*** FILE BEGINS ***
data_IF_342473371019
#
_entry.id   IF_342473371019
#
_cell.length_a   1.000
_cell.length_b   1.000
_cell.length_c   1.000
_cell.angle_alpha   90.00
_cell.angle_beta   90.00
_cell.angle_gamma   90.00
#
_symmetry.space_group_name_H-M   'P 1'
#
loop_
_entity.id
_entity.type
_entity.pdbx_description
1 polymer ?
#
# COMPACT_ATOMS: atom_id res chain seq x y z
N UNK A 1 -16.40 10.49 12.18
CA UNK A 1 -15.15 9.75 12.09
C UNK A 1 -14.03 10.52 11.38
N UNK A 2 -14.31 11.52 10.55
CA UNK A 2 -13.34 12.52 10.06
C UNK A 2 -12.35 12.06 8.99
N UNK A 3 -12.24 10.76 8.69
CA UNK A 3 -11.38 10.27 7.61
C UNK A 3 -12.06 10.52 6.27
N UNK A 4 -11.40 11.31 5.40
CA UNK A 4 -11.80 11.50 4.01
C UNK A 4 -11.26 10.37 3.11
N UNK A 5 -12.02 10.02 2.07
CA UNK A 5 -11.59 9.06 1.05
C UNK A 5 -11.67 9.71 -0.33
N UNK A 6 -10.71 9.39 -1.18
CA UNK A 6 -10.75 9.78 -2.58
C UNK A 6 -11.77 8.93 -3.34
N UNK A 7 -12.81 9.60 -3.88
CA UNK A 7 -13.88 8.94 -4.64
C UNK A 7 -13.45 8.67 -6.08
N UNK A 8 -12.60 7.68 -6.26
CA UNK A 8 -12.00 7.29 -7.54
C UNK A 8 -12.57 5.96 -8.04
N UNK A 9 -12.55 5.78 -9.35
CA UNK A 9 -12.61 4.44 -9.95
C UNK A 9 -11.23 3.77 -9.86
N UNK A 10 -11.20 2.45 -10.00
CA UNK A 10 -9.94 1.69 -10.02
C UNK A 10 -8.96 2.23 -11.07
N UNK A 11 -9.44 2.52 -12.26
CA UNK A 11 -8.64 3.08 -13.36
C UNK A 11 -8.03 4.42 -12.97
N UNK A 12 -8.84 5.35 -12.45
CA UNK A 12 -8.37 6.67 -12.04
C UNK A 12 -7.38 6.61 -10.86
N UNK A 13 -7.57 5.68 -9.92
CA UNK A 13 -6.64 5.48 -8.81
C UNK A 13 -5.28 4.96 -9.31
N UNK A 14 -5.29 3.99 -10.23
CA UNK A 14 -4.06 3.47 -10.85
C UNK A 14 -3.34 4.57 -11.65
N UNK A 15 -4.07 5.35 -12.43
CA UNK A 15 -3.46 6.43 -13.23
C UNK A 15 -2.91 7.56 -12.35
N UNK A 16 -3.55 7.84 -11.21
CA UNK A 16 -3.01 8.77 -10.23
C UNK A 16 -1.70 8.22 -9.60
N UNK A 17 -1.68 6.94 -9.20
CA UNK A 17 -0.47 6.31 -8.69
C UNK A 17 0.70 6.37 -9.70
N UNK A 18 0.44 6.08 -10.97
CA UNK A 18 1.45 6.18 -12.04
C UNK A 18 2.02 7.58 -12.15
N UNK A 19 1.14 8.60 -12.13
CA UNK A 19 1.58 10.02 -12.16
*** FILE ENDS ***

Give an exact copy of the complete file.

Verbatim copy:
data_IF_342473371019
#
_entry.id   IF_342473371019
#
_cell.length_a   1.000
_cell.length_b   1.000
_cell.length_c   1.000
_cell.angle_alpha   90.00
_cell.angle_beta   90.00
_cell.angle_gamma   90.00
#
_symmetry.space_group_name_H-M   'P 1'
#
loop_
_entity.id
_entity.type
_entity.pdbx_description
1 polymer ?
#
# COMPACT_ATOMS: atom_id res chain seq x y z
N UNK A 1 -16.40 10.49 12.18
CA UNK A 1 -15.15 9.75 12.09
C UNK A 1 -14.03 10.52 11.38
N UNK A 2 -14.31 11.52 10.55
CA UNK A 2 -13.34 12.52 10.06
C UNK A 2 -12.35 12.06 8.99
N UNK A 3 -12.24 10.76 8.69
CA UNK A 3 -11.38 10.27 7.61
C UNK A 3 -12.06 10.52 6.27
N UNK A 4 -11.40 11.31 5.40
CA UNK A 4 -11.80 11.50 4.01
C UNK A 4 -11.26 10.37 3.11
N UNK A 5 -12.02 10.02 2.07
CA UNK A 5 -11.59 9.06 1.05
C UNK A 5 -11.67 9.71 -0.33
N UNK A 6 -10.71 9.39 -1.18
CA UNK A 6 -10.75 9.78 -2.58
C UNK A 6 -11.77 8.93 -3.34
N UNK A 7 -12.81 9.60 -3.88
CA UNK A 7 -13.88 8.94 -4.64
C UNK A 7 -13.45 8.67 -6.08
N UNK A 8 -12.60 7.68 -6.26
CA UNK A 8 -12.00 7.29 -7.54
C UNK A 8 -12.57 5.96 -8.04
N UNK A 9 -12.55 5.78 -9.35
CA UNK A 9 -12.61 4.44 -9.95
C UNK A 9 -11.23 3.77 -9.86
N UNK A 10 -11.20 2.45 -10.00
CA UNK A 10 -9.94 1.69 -10.02
C UNK A 10 -8.96 2.23 -11.07
N UNK A 11 -9.44 2.52 -12.26
CA UNK A 11 -8.64 3.08 -13.36
C UNK A 11 -8.03 4.42 -12.97
N UNK A 12 -8.84 5.35 -12.45
CA UNK A 12 -8.37 6.67 -12.04
C UNK A 12 -7.38 6.61 -10.86
N UNK A 13 -7.57 5.68 -9.92
CA UNK A 13 -6.64 5.48 -8.81
C UNK A 13 -5.28 4.96 -9.31
N UNK A 14 -5.29 3.99 -10.23
CA UNK A 14 -4.06 3.47 -10.85
C UNK A 14 -3.34 4.57 -11.65
N UNK A 15 -4.07 5.35 -12.43
CA UNK A 15 -3.46 6.43 -13.23
C UNK A 15 -2.91 7.56 -12.35
N UNK A 16 -3.55 7.84 -11.21
CA UNK A 16 -3.01 8.77 -10.23
C UNK A 16 -1.70 8.22 -9.60
N UNK A 17 -1.68 6.94 -9.20
CA UNK A 17 -0.47 6.31 -8.69
C UNK A 17 0.70 6.37 -9.70
N UNK A 18 0.44 6.08 -10.97
CA UNK A 18 1.45 6.18 -12.04
C UNK A 18 2.02 7.58 -12.15
N UNK A 19 1.14 8.60 -12.13
CA UNK A 19 1.58 10.02 -12.16